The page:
Against Liquid Democracy
Liquid democracy —a modern delegative democracy enabled by the internet— is a puzzlingly popular idea, sucking up most of the air in technopolitics so far this decade.
A failure in practice
The European Pirate Parties were perhaps the first to run with this idea & they have done extensive internal testing with thousands of participations, particularly in Germany: the Germany Pirate party has been using open-source software called Liquid Feedback for several years now (and even at the start they were wary of its limitations & appeal), a current MEP, Julia Reda, has ample experience with the tools, and another famous open-source platform, Adhocracy, is also from Germany.
But perhaps liquid democracy’s most famous political proponent is Partido de la Red (Net Party) in Argentina, which promised “Trojan” legislators bound in their votes (and new law proposals) to what party members chose through delegates in a vote-delegation platform called DemocracyOS. They contended in the 2013 elections in Buenos Aires but failed to win enough popular support to get any seats. They’ll try again in 2017. Meanwhile some of its celebrity founders (Santiago Siri & Pia Mancini, husband & wife) started YC-backed Democracy.Earth to pursue an even more fantastical techno-political dream: trying to build the next-generation of global democratic infrastructure with blockchain tech. (I love one of their slogans: “elections are surveys with strong identity-validation.”)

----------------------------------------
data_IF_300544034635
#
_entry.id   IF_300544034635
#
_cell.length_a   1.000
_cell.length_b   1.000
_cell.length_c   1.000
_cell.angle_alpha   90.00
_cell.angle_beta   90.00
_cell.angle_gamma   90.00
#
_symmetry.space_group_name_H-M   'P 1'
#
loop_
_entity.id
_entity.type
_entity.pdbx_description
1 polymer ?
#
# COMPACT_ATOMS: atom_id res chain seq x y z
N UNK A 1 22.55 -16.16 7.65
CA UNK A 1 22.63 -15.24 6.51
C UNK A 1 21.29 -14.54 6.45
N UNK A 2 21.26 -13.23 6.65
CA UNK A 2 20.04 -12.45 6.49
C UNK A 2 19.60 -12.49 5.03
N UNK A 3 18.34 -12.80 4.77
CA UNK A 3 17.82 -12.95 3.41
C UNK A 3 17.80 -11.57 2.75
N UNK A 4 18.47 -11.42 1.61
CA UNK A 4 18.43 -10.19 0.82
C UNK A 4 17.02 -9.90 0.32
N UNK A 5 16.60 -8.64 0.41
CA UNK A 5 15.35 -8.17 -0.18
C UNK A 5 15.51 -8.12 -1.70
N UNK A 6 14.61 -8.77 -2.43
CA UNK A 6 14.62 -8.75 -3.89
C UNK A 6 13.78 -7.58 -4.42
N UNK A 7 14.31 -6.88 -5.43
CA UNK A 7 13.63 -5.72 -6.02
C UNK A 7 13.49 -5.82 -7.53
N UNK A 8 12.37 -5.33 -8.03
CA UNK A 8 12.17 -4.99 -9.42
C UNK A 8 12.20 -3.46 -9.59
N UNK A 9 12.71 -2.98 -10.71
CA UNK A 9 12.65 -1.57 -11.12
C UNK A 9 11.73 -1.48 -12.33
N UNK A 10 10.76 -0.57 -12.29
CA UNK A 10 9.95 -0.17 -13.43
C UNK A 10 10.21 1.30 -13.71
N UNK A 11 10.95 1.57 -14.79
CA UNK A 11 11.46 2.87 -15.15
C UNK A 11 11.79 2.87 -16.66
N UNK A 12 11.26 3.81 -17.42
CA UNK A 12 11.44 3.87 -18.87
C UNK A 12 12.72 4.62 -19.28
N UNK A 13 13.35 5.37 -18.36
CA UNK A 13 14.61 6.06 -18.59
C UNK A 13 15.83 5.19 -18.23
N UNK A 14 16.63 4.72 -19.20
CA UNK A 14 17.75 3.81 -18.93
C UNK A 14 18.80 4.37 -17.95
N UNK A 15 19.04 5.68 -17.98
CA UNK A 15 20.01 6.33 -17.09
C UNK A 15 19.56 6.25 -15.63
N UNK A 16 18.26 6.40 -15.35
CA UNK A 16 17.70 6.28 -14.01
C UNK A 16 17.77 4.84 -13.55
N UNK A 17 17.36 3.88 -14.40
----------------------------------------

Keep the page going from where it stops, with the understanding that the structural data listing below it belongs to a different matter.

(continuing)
Most people who have tried liquid democracy in practice agree that its implementations are still severely underwhelming, uninhabited & fallow, riddled with MAJOR technological, social & design issues. Some of its proponents remain ever hopeful but a pivot is overdue for those who dream of new technological possibilities for democracy.
A failure in theory
Misgivings with liquid democracy go well beyond its now long track record as a sexy but ultimately disappointing tech: I simply don’t get how it’s a good idea even in theory. It’s based on a very naive, ultimately degrading idea of representation and voting. I don’t think and have seen no evidence that making delegation transferable in realtime makes a collective intelligence emerge. On the other hand, it harms the group & its decisions: it overworks voters by turning them into always-on delegators-of-delegators, while undercutting the responsibility & agency of representatives.
But effective, creative governance & legislation is one of the most complex challenges a person (and their team) can tackle: it’s not only a high moral calling, it is as demanding and creative a pursuit as science, novel-writing or rocket surgery. We use majority voting to dismiss nonviolently & fast those representatives who are causing harm. That’s it, that should be the point & promise of democracy. (As usual, I’m paraphrasing that classic essay by Karl Popper on Democracy.)
Liquid democracy dissolves the personal agency of representatives, turning them into mindless, proxy puppets bound to fickle popularity chains, expecting a magic collective intelligence to emerge and take the reins of governance. I believe instead in passionate people & their teams being given the chance to try THEIR ideas & THEIR intelligence at the helm of government for a few years (until they are dismissed, or not, by a nonviolent majority vote).